Make Your Ordinary Clock Into an Atomic Clock




Introduction: Make Your Ordinary Clock Into an Atomic Clock

About: Andrew built a power supply after shocking himself when he was four. He's been taking apart and building things ever since.

Is your wall clock slow, fast, or off by an hour because daylight savings time occurred?

Make your clock Atomic with this easy replacement for $18 shipped at

The time is received from Colorado atomic clock and adjusts the clock up to 5 times a day.

When daylight savings happens the clock automatically adjusts itself to the correct hour, minute, and second.

Atomic Clock Information: - How actual atomic clocks work.

This clock movement is NOT "Atomic." It receives shortwave radio waves, like an AM radio does, that tell the clock what time it is. I am in Pennsylvania, very far from the source in Colorado and this clock syncs up perfectly on a clear night. During the day the signal is weak and may not set the clock. Once you have the clock running it will "sync" itself up to 5 times a day and set the hour ahead and back during daylight savings time.

Step 1: Remove Dials and Clock Movement

The second hand will unscrew or pull off as well as the minute and second hands.

Then removed the movement by unscrewing the nut on the clock face win needle nose pliers.

Step 2: Finish Removing and Begin Installing

Remove the old clock movement from the clock.

Then prepare your new movement. The movement comes with free hour and minute hands so I picked out some different ones and bought a new matching mouse minute hand for an additional $0.35.

Step 3: Assemble and Let Your New Clock Set Itself

Put the clock back together with the new atomic movement. All the dials should point to 12.

Set the clock:

Use the knob in the back to set the time 5 minutes before the actual time.

Put in the battery and wait for the second hand to come around to 12 again.

Hit the red button on the back at 12 and again when the hand comes around to 12.

At this time the second hand will double jump 2 positions at a time.

Press the button again to hear the signal strength for 20 seconds.

The clock should beep on and off, it it is a solid beep or no sound, then it has no signal.

Move it to a window facing Colorado and wait till night time when the signal is strongest.



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    23 Discussions

    So basically you bought a clock and used it to power your old wall clock? I don't understand why this needed to be a tutorial? What am I missing?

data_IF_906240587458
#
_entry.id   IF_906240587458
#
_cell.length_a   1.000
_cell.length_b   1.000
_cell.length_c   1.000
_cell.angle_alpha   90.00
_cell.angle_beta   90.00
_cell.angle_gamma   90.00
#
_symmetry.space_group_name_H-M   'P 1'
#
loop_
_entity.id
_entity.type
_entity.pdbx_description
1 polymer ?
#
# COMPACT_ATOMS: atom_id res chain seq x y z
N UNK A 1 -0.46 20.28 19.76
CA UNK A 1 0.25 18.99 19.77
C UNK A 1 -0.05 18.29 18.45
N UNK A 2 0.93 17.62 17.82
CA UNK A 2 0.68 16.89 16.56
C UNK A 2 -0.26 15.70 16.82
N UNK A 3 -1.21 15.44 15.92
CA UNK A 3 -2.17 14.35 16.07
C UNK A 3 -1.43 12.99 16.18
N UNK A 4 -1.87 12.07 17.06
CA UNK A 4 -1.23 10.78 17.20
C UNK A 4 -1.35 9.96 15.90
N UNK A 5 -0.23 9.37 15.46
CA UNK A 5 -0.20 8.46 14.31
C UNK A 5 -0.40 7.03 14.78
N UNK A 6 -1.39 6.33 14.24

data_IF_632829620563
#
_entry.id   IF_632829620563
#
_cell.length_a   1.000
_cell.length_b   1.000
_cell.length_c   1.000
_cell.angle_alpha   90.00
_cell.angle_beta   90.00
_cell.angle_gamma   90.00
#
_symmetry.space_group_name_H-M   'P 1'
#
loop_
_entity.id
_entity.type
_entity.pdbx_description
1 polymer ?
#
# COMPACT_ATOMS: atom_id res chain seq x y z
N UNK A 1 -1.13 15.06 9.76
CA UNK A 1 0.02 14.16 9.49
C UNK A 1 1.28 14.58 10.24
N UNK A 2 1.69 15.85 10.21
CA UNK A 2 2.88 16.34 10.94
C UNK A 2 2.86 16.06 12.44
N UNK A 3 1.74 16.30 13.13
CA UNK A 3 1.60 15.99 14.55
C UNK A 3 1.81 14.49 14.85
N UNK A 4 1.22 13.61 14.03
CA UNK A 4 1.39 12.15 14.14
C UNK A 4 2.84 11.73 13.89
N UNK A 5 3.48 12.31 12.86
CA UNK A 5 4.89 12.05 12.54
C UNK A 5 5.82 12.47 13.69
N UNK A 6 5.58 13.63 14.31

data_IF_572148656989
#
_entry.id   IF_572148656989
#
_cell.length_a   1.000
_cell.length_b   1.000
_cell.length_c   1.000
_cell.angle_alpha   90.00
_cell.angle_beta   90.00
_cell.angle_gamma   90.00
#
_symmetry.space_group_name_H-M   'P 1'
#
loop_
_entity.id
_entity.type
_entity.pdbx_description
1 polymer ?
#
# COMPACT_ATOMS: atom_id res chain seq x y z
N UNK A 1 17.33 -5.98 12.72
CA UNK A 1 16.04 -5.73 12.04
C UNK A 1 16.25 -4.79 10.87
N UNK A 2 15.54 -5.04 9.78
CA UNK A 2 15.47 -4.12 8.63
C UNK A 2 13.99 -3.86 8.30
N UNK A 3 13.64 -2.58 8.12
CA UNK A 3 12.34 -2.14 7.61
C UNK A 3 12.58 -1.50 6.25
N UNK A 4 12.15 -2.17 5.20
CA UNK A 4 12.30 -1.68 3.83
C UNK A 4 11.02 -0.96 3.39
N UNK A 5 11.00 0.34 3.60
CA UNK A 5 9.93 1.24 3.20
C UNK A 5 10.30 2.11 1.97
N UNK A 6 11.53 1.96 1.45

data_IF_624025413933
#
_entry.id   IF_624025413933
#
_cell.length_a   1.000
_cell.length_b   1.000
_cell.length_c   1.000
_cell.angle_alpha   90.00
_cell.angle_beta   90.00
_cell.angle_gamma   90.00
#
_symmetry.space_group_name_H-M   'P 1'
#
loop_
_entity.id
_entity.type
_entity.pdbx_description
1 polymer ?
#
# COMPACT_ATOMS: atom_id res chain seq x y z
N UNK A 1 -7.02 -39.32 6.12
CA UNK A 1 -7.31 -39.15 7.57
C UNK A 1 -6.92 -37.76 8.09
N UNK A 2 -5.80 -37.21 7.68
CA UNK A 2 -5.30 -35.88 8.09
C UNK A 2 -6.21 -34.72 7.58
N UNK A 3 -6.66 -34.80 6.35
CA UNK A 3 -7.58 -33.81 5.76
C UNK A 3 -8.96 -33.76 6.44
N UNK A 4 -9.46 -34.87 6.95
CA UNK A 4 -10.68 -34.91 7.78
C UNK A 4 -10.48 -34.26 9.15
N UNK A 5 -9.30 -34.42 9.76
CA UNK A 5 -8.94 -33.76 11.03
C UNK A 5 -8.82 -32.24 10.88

2 replies

    It's an atomic radio receiving movement clock. The old clock movement was manual and the new clock movement updates itself all the time from the broadcasts. When daylight savings happens, the clock will update itself to reflect the new time without any intervention. I think I need to edit the instructable to make that clearer.

    Yeah, I get it. I'm just sayin'.... It isn't an atomic clock just because it syncs with one.

    Yes. I receives radio signals from shortwave time stations, like WWV in Boulder, CO, which belongs to National Institute of Standards and Technology (NIST) and transmits time signals 24x7 from an actual cesium clock. If you have a shortwave radio (or use one of the online tunable radios), listen on 5, 10 and 15 MHz, to name a few frequencies.

    And I just checked with klockit. The set receives WWVB at 60kHz, which is actually LONGwave, not shortwave band. WWVB sister stations, like WWV, transmit shortwave. For the record...

    Same as every "Atomic Clock" marketed for wristwatches, wall clocks, etc.

    Make sure you get the signal where you keep the clock! I'm right on the east coast in Rhode Island and I barely get a signal on my RC watch, although I can sometimes get a very weak signal so it's not a complete waste... Works great if you're in the central US probably.

    5 replies

    Thank you for your comment. I updated the main page with some information. I am also on the East Coast near Philly and I didn't have a strong signal during the day. Last night was clear and it synced perfectly with a strong signal. When you don't have a strong enough signal, how off does your watch get? Seconds? Minutes? If its only seconds then I think its worth it unless you are really really punctual!

    These clock units "listen" to station WWVB, which transmits on 60kHz. This is a very low frequency for normal radio propagation. Compare it to the lowest frequency on your AM dial, which is about 10 times that. Just like AM band reception gets much better at night, I suspect that this frequency carries better at night also. So, your clock probably corrects itself at night. Now, for the really geeky among us, you may want to build a low-frequency pre-amp for improved reception. But that's for another instructable. :D

    I don't remember the exact number, but I think it said in the manual that it was something like 15 sec a month or maybe less, I really don't remember that well.